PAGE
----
Included East Africa | In case you missed it: 3 big stories from our world
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In case you missed it: 3 big stories from our world

In case you missed it: 3 big stories from our world

The Mzima Springs at Chyulu Hills, Tsavo West National Park, Kenya. (© Charlie Shoemaker)

Editor’s note: News about conservation and the environment is made every day, but some of it can fly under the radar. In a recurring feature, Human Nature shares three stories from the past week that you should know about.

  1. Australian rodent is first mammal made extinct by human-driven climate change, scientists say

A mouse-like creature that lived on a tiny outcrop in the Great Barrier Reef is now considered extinct due to climate change.

The story: The Bramble Cay melomys survived for hundreds of years on an island about the size of a football field before being killed off by man-made climate change, Michelle Innis reported in The New York Times last week. Climate change has caused sea levels to rise, flooding the melomys’ habitat and cutting off its access to food and shelter (and possibly even drowning the creatures), until eventually, none remained.

The big picture: The Bramble Cay melomys is the first mammal to become extinct due to man-made climate change, but it won’t be the last. Biodiversity is an essential part of the solution to climate change, and the extinction of the melomys is one example of how humans are contributing to the acceleration of climate change. “I think this is significant because it illustrates how the human-caused extinction process works in real time,” said Anthony D. Barnosky, a professor at the University of California, Berkeley and a leading expert on climate change’s effects on the natural world.

Read the story here.

  1. The real price of a chocolate bar: West Africa’s rainforests

More than one-tenth of the world’s chocolate bars are made of illegally produced cocoa — and Africa’s forests are being destroyed as a result.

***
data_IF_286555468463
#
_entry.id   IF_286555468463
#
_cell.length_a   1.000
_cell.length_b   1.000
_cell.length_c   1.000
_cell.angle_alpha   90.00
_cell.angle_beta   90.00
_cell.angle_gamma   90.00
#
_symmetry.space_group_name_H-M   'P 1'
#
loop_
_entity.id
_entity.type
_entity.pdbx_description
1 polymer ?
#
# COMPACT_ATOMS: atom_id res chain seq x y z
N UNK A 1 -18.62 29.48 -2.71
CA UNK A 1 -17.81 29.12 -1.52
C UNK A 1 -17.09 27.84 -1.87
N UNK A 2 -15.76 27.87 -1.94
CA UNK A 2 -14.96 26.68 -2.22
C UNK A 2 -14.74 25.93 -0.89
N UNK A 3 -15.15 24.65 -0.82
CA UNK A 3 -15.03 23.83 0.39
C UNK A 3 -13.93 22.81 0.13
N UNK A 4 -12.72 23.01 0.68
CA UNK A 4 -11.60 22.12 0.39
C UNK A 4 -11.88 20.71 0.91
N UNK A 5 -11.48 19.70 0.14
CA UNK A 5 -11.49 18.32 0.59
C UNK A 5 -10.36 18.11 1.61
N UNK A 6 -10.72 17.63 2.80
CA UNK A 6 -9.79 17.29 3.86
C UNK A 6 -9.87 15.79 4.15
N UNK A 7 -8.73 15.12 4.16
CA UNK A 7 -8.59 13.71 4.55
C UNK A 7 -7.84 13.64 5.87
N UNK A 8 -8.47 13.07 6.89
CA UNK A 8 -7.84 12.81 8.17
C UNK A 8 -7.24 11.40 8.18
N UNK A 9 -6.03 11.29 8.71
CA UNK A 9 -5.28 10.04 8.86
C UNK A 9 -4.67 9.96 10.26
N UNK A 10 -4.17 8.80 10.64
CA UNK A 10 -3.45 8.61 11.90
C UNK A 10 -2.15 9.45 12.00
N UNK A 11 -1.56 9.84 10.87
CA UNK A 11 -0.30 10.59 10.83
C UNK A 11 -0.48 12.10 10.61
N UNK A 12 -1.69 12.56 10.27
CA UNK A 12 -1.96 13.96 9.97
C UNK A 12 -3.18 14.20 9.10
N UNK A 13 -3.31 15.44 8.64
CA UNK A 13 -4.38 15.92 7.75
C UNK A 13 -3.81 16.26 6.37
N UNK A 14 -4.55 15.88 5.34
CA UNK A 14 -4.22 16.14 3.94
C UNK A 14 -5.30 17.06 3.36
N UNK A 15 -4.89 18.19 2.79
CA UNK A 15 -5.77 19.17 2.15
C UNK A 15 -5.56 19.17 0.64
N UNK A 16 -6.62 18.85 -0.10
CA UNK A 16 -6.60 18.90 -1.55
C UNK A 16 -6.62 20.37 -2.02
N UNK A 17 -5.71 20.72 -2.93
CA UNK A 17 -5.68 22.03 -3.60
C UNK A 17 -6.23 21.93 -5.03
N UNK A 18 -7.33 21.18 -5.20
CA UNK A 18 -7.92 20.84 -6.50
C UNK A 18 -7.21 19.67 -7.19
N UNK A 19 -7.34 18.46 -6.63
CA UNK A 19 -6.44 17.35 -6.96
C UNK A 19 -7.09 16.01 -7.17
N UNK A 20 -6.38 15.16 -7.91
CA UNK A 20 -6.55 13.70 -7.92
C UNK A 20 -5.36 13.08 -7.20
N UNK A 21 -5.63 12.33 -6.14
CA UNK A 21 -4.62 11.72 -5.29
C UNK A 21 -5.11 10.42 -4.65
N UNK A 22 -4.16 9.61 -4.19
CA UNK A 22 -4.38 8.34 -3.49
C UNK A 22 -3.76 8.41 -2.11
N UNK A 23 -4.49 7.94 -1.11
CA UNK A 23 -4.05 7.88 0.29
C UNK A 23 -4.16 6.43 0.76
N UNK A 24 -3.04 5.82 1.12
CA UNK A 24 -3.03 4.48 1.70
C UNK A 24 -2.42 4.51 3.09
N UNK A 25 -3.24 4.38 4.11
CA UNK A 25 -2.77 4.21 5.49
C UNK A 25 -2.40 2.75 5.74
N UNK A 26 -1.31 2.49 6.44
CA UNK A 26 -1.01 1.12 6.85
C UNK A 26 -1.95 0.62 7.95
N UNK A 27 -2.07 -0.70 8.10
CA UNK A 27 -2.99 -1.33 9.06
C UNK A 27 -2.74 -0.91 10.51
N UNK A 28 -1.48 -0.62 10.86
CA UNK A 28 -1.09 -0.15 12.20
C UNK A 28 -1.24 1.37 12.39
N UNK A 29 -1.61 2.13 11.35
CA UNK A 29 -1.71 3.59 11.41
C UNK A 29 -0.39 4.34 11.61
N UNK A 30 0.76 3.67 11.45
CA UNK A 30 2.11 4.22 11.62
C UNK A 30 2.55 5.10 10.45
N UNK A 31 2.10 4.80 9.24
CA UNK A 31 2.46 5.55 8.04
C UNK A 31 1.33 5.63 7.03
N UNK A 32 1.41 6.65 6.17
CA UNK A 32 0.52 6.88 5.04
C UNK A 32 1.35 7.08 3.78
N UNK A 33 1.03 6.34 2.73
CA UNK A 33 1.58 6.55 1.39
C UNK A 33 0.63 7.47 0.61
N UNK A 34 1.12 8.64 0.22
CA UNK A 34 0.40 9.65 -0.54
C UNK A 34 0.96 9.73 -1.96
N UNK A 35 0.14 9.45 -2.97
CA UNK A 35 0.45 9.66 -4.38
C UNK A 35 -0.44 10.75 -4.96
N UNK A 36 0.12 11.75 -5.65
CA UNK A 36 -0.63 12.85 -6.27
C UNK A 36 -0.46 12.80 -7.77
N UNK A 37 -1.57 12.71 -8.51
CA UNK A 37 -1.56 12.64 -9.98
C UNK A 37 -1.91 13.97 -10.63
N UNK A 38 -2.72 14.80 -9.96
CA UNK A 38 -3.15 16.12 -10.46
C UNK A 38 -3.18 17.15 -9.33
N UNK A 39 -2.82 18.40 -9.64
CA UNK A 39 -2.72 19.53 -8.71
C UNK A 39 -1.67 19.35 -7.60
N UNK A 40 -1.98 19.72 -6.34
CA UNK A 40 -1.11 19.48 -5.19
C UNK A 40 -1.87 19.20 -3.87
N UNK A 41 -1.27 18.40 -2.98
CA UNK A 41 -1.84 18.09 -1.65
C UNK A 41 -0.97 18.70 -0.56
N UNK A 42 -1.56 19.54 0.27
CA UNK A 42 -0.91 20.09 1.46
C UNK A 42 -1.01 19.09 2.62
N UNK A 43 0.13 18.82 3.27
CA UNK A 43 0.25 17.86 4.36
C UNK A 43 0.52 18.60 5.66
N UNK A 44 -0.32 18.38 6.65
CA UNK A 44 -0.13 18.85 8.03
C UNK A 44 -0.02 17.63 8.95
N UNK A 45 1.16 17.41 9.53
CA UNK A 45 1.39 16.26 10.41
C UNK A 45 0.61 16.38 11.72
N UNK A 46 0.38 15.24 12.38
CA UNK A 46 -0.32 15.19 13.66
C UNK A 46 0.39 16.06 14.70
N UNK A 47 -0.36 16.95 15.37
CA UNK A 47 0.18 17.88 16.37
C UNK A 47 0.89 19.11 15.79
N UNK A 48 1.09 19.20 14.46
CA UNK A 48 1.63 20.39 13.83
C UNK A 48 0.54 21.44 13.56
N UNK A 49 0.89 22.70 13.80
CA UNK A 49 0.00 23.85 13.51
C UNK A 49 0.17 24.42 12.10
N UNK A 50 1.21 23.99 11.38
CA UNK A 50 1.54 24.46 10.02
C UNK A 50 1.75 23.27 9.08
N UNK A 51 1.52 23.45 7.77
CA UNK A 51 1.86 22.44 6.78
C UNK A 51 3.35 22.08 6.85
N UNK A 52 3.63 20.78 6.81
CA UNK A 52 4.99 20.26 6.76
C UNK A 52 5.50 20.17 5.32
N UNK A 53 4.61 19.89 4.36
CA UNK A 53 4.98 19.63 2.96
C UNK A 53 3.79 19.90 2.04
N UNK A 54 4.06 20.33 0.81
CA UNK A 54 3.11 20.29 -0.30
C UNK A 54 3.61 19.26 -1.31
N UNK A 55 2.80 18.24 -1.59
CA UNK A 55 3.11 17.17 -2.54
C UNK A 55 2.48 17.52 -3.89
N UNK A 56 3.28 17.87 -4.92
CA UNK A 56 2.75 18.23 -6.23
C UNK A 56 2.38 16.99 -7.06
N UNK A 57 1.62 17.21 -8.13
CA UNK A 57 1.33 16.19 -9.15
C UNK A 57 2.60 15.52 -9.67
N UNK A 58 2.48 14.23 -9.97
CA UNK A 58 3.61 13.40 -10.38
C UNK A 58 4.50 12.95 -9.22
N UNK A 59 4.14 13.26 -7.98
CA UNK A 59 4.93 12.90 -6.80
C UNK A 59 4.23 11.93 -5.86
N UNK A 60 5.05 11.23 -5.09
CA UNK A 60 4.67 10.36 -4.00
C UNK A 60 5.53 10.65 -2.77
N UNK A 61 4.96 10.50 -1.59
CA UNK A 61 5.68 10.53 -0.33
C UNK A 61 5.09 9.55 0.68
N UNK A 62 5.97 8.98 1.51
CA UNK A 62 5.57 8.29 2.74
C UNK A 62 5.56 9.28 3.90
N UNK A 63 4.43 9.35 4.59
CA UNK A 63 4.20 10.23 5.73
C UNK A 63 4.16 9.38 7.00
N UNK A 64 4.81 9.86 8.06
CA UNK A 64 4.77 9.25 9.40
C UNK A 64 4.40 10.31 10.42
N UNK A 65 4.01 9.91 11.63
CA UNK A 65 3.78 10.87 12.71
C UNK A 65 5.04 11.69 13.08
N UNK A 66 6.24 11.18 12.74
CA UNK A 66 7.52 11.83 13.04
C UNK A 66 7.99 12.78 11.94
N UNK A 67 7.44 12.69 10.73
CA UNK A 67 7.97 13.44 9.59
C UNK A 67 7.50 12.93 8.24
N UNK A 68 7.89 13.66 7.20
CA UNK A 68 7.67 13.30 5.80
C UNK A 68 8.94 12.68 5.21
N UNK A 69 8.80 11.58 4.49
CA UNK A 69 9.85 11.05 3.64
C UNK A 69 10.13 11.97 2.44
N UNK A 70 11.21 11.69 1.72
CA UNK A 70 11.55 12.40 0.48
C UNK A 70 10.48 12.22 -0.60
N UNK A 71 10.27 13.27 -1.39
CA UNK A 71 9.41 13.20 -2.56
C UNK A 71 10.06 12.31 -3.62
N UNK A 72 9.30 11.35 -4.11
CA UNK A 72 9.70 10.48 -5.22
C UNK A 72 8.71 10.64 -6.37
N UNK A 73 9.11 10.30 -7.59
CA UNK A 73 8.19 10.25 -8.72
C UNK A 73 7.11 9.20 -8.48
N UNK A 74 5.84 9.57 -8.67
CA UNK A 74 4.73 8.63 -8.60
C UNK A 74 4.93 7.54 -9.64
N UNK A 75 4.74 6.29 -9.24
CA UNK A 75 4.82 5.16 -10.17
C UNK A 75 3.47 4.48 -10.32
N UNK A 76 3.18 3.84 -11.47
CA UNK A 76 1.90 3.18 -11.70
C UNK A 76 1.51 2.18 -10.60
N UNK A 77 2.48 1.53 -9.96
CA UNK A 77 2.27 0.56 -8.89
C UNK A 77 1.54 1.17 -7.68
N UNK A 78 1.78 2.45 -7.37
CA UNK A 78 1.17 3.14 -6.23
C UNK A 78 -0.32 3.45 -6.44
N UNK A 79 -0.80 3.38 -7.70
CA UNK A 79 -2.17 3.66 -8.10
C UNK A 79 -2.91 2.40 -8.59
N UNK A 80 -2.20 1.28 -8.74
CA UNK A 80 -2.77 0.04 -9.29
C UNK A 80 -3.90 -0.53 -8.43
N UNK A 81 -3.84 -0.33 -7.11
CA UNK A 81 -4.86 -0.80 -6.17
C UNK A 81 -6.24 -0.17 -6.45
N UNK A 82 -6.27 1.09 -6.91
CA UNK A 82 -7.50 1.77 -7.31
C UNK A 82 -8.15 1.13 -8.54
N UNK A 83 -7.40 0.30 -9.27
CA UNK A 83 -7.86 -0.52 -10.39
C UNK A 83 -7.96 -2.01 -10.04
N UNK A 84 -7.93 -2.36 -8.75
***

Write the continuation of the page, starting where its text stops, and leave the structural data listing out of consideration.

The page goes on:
The story: The Ivory Coast produces more than one-third of the world’s cocoa, but it does so at the expense of its forests and national parks, Fred Pearce reported for Yale Environment 360 last week. Because the majority of cocoa is grown in full sun, surrounding trees are cut down to allow for cocoa production; this decimates wildlife habitat, threatening species including elephants and primates as a result.

The big picture: Despite pressure from environmental activists to protect the country’s forests and wildlife, the government has proposed legislation to strip rainforests of their current legal protections, while also giving cocoa manufacturers control of farmer-owned land. If the proposal passes Parliament in April (which it is expected to), not only will it harm the Ivory Coast’s forests and wildlife, it could enable big companies to monopolize the crops and land of impoverished cocoa farmers.

Read the story here.

  1. White House prepares to scrutinize intelligence agencies’ finding that climate change threatens national security

A panel to assess climate change’s threat to U.S. national security is in the works. The problem? It will be led by a man who claims human-caused greenhouse gas emissions are beneficial to the planet.

The story: William Happer, a National Security Council senior director who has no background in climate science, would lead the proposed Presidential Committee on Climate Security, Juliet Eilperin and Missy Ryan wrote in The Washington Post last week. The committee would be established by presidential order in response to recent U.S. government reports and threat assessments on climate change and national security.

The big picture: Despite the direct link between climate change and national security— including natural resources, human wellbeing and infrastructure — the president has ignored reports and assessments that call attention to its threat to the United States. Experts believe this committee will be another attempt to dispute the science between climate change and the threats it possesses to humanity, especially with Happer spearheading it.

Read the story here.

Olivia DeSmit is a staff writer for Conservation International. 

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